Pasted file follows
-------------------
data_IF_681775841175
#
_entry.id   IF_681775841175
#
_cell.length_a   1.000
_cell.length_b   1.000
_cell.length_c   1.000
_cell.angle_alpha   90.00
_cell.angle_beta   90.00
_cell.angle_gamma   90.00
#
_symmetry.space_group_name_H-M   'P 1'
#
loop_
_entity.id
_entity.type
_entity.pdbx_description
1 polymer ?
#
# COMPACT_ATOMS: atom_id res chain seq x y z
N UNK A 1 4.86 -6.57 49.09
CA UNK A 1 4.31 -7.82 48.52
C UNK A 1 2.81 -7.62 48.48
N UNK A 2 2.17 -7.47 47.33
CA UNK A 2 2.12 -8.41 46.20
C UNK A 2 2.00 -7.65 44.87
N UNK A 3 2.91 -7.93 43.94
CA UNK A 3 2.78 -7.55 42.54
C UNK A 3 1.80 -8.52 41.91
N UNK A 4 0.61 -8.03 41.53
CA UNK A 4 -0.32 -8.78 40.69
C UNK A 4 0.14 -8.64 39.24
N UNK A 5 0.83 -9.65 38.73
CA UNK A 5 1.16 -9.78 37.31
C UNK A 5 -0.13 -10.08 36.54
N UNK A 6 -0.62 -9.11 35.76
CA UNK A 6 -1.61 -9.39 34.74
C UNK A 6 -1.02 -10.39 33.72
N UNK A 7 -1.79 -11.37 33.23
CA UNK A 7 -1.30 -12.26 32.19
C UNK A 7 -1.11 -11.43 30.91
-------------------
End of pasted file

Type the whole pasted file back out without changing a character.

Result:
data_IF_681775841175
#
_entry.id   IF_681775841175
#
_cell.length_a   1.000
_cell.length_b   1.000
_cell.length_c   1.000
_cell.angle_alpha   90.00
_cell.angle_beta   90.00
_cell.angle_gamma   90.00
#
_symmetry.space_group_name_H-M   'P 1'
#
loop_
_entity.id
_entity.type
_entity.pdbx_description
1 polymer ?
#
# COMPACT_ATOMS: atom_id res chain seq x y z
N UNK A 1 4.86 -6.57 49.09
CA UNK A 1 4.31 -7.82 48.52
C UNK A 1 2.81 -7.62 48.48
N UNK A 2 2.17 -7.47 47.33
CA UNK A 2 2.12 -8.41 46.20
C UNK A 2 2.00 -7.65 44.87
N UNK A 3 2.91 -7.93 43.94
CA UNK A 3 2.78 -7.55 42.54
C UNK A 3 1.80 -8.52 41.91
N UNK A 4 0.61 -8.03 41.53
CA UNK A 4 -0.32 -8.78 40.69
C UNK A 4 0.14 -8.64 39.24
N UNK A 5 0.83 -9.65 38.73
CA UNK A 5 1.16 -9.78 37.31
C UNK A 5 -0.13 -10.08 36.54
N UNK A 6 -0.62 -9.11 35.76
CA UNK A 6 -1.61 -9.39 34.74
C UNK A 6 -1.02 -10.39 33.72
N UNK A 7 -1.79 -11.37 33.23
CA UNK A 7 -1.30 -12.26 32.19
C UNK A 7 -1.11 -11.43 30.91